An individual meeting these exam requirements may apply for registration by submitting a Form U4 through the CRD/IARD system.
Do I really have to take another exam?
If you have never taken the S65 or S66, you will probably need to take one of those exams now. Commerce has the authority to waive these exam requirements; however, Commerce is unlikely to grant a waiver unless the applicant, at minimum:
can demonstrate he/she has previously passed the exam;
has substantial experience in the industry; and
has a clean disclosure history on his/her Form U4.
Minn. Rule 4120 Subp. 4 also waives the exam requirements for applicants holding one or more of the following professional designations at the time of registration: Certified Financial Planner (CFP), Chartered Financial Consultant (ChFC); Chartered Financial Analyst (CFA); Personal Financial Specialist (PFS); or Chartered Investment Counselor (CIC).
Can I be “grandfathered” in as an IAR without taking an exam?
Not anymore. Prior to August 1, 2013, Minnesota law did not include an IAR registration requirement. Soon after the law changed, the Minnesota Commerce Commissioner issued an order permitting individuals to become IAR registered during a limited time period without taking an exam. However, that “grandfathering period” has long since lapsed.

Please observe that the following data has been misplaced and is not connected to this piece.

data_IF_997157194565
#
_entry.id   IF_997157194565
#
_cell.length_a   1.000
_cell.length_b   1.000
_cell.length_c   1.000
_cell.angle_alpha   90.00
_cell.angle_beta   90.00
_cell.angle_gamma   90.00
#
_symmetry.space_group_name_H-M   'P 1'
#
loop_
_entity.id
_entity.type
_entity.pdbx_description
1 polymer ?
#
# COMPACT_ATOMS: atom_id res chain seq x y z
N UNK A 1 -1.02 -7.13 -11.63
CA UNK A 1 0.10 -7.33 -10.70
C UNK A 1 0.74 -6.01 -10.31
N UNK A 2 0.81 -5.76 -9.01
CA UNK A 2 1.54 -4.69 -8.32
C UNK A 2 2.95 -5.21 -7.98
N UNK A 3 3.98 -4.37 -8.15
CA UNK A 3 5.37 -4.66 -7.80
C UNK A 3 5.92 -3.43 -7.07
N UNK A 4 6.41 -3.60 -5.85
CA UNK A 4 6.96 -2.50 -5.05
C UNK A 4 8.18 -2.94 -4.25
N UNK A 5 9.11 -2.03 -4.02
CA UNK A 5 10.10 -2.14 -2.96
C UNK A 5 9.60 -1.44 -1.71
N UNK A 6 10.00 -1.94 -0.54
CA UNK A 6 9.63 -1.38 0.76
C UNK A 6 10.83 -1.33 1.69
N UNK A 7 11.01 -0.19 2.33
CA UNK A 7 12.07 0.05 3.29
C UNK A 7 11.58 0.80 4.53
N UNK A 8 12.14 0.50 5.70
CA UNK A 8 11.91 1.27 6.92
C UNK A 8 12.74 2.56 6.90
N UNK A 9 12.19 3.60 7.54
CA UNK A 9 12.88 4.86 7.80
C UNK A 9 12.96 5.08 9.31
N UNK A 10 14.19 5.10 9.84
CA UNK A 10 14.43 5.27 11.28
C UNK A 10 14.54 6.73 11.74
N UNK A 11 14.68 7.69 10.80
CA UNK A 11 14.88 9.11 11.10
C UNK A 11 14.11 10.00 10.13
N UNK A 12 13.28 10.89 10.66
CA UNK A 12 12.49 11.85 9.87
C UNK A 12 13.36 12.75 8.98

It’s my firm’s fault for not getting me registered during the grandfather period. Now can I be grandfathered in without taking an exam?
Nope. Though you may want to share this article with your registration/compliance team!
Brian Edstrom is a Shareholder and Attorney at Avisen
Legal, P.A. He brings to Avisen clients the ability to “speak regulator,” having
spent several years working for federal and state regulators in Washington D.C.
and Saint Paul, MN before entering private practice. Brian assists
clients in all aspects of working with securities regulators, whether it be to
obtain a license or registration, prepare for an audit, or respond to an
enforcement investigation. Brian also regularly advises clients on their
general business needs, particularly surrounding raising money through